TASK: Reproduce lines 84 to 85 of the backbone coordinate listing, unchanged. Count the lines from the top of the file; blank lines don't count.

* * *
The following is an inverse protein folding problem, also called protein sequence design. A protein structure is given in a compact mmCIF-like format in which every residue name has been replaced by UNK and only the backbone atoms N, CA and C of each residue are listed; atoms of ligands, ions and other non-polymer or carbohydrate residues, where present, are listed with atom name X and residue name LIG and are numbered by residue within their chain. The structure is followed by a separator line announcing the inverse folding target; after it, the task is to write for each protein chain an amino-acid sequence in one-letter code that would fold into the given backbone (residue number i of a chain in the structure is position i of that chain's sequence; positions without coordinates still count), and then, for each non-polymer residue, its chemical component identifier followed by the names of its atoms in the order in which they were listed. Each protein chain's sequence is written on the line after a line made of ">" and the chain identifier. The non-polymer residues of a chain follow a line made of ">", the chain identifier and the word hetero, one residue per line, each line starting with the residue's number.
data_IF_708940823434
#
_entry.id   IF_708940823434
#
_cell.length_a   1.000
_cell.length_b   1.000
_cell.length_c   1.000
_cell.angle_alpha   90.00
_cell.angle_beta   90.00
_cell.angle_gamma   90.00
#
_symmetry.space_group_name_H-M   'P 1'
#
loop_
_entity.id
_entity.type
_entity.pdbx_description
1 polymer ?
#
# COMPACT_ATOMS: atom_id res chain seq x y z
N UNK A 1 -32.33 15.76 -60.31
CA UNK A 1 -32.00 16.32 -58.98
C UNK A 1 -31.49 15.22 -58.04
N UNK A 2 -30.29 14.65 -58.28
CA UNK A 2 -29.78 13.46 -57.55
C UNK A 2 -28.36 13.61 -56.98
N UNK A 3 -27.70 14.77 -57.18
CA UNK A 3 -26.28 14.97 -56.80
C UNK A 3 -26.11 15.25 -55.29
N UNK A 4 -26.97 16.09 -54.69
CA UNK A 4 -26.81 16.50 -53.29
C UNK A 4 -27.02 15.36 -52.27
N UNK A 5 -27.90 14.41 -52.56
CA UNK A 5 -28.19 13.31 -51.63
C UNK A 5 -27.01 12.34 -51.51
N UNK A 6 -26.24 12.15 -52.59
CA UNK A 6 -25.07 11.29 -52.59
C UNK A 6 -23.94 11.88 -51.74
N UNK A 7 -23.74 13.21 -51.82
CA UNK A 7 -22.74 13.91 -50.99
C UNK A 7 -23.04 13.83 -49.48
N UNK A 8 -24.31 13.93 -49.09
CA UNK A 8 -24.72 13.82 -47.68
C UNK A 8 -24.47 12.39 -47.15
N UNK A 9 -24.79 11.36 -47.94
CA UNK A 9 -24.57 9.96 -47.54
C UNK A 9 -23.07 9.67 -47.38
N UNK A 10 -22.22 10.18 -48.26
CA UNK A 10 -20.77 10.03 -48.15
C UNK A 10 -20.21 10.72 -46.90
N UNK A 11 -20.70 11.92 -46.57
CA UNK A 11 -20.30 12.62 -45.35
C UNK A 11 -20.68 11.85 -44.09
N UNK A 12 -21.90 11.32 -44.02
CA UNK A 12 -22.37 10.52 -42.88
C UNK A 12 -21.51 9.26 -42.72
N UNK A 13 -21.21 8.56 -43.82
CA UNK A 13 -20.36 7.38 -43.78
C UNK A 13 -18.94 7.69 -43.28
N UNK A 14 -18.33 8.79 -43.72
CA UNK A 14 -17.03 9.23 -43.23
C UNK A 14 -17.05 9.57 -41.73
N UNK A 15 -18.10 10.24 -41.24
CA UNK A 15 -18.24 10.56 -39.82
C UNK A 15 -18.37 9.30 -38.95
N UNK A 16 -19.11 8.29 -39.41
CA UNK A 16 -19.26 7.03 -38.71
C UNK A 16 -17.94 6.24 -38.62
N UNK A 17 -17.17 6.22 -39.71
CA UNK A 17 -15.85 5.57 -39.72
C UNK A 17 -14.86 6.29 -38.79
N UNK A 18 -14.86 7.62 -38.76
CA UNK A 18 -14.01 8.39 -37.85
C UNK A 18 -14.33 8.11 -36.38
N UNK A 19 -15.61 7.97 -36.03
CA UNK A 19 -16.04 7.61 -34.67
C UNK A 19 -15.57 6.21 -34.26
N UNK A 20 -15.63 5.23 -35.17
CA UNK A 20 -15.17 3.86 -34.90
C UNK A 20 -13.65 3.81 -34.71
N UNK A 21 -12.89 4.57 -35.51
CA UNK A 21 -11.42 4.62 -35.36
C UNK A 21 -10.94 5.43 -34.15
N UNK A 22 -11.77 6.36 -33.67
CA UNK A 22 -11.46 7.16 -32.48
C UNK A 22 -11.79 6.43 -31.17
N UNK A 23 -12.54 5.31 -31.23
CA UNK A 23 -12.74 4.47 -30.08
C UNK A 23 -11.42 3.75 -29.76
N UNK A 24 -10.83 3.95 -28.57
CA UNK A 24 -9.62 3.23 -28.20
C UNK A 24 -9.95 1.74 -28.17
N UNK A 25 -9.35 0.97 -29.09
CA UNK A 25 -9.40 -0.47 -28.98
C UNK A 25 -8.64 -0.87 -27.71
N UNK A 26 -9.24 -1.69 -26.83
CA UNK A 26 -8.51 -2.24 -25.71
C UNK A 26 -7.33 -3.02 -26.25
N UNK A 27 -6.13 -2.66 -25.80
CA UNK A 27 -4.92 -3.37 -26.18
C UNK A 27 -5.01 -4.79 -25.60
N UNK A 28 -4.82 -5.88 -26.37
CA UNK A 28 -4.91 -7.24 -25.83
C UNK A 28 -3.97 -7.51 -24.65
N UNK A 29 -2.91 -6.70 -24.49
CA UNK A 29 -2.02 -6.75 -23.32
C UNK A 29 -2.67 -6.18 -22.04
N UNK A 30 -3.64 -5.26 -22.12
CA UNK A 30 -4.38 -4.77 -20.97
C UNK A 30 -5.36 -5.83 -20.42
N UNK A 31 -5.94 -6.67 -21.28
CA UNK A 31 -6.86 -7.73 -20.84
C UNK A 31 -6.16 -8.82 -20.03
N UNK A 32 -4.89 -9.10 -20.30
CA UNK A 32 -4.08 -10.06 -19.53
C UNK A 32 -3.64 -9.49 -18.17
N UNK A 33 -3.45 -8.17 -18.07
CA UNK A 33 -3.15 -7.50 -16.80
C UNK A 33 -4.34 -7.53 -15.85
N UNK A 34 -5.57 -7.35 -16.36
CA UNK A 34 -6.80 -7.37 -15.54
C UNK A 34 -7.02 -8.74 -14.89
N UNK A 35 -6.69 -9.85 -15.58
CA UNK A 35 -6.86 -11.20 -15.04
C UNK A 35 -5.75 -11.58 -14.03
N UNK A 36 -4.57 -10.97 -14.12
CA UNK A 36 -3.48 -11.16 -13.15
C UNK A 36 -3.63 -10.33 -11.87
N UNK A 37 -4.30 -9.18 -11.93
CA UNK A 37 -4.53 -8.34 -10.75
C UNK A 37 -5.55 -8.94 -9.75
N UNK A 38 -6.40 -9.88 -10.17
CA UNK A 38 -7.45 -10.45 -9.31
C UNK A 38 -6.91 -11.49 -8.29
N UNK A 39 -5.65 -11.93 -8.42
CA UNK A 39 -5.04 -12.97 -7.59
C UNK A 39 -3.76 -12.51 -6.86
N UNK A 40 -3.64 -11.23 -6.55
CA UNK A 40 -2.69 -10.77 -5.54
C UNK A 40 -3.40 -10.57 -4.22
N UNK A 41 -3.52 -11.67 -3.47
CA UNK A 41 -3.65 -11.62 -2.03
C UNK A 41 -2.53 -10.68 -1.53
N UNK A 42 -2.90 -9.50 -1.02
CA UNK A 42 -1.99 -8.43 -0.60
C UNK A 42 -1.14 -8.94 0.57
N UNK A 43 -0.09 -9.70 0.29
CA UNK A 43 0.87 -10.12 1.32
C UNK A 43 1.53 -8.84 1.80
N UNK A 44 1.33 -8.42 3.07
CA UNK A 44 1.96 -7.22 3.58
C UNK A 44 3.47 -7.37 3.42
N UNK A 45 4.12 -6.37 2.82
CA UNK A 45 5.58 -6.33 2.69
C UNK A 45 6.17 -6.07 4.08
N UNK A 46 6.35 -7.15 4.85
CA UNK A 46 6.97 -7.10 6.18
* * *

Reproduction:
C UNK A 21 -10.94 5.43 -34.15
N UNK A 22 -11.77 6.36 -33.67